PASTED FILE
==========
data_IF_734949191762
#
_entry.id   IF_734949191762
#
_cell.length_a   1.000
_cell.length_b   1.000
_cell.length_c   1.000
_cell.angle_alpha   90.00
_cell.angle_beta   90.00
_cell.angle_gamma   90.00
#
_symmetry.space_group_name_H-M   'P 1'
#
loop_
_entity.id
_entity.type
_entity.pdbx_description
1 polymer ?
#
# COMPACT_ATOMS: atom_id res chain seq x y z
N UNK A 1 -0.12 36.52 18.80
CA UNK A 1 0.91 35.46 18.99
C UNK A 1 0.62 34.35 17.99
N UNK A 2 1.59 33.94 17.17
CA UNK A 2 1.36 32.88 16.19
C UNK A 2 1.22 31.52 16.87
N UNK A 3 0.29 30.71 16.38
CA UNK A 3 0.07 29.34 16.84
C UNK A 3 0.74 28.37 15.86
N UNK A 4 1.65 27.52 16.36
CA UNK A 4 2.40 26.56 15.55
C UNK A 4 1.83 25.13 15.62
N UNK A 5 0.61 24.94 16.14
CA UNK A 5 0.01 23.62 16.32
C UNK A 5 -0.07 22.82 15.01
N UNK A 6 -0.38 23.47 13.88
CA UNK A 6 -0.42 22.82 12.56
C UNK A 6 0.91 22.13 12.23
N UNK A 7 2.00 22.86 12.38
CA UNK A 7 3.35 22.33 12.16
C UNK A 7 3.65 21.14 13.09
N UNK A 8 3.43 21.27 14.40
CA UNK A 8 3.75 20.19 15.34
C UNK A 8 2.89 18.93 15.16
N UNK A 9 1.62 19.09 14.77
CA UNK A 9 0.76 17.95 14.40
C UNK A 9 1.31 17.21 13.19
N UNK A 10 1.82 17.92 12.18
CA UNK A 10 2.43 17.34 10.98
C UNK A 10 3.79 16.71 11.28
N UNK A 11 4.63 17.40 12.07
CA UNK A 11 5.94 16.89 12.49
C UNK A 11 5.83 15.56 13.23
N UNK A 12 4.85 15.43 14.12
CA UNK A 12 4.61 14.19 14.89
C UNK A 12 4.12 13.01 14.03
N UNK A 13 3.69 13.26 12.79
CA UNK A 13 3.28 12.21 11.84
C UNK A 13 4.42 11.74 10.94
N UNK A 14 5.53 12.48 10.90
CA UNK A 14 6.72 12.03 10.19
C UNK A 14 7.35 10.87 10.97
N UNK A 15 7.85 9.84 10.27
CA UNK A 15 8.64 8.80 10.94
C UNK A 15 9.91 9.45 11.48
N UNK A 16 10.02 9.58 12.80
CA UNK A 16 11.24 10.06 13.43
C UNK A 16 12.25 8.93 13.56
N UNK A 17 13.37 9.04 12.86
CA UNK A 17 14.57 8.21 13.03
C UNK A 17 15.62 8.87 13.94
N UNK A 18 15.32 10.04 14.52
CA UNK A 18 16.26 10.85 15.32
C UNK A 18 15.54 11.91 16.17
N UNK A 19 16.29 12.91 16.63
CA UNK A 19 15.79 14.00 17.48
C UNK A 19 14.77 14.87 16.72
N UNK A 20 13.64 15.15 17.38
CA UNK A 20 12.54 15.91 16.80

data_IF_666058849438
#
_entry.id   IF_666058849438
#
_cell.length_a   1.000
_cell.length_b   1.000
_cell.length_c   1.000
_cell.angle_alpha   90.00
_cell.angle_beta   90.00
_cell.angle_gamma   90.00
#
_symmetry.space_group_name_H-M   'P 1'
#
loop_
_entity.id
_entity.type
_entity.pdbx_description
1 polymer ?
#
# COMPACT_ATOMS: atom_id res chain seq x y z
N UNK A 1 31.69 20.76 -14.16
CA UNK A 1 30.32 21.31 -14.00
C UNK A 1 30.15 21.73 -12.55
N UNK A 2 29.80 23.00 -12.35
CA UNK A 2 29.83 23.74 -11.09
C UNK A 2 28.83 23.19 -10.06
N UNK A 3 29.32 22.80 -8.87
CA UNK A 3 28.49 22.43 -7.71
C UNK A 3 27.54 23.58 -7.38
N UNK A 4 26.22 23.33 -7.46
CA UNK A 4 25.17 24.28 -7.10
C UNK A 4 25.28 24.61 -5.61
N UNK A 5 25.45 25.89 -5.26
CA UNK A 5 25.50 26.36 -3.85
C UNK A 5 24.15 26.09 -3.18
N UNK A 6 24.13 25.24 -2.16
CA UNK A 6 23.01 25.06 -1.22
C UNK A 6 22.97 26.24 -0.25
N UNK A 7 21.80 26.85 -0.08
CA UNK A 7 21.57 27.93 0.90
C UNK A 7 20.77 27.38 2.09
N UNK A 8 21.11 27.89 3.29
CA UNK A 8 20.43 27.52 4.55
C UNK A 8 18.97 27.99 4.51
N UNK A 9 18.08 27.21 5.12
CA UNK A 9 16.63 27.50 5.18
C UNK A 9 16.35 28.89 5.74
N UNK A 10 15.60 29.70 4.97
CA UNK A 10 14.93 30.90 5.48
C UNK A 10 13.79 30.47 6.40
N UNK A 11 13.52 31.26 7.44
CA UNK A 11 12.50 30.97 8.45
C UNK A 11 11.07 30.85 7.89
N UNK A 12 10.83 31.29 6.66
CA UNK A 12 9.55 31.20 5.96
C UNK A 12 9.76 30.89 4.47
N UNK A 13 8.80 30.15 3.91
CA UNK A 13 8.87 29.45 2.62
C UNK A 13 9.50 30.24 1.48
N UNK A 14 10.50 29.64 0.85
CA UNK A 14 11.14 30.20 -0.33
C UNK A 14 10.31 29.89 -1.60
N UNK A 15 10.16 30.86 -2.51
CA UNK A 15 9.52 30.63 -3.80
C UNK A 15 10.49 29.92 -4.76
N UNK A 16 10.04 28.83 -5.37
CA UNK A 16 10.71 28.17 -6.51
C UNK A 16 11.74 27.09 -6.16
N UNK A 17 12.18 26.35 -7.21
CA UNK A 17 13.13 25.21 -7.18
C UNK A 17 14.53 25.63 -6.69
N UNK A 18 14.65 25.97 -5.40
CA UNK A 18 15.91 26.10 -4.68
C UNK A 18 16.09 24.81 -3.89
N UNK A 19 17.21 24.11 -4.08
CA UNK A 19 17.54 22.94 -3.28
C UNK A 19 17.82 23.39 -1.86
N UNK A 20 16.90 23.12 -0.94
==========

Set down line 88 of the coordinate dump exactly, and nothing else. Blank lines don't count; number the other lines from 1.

_cell.angle_beta   90.00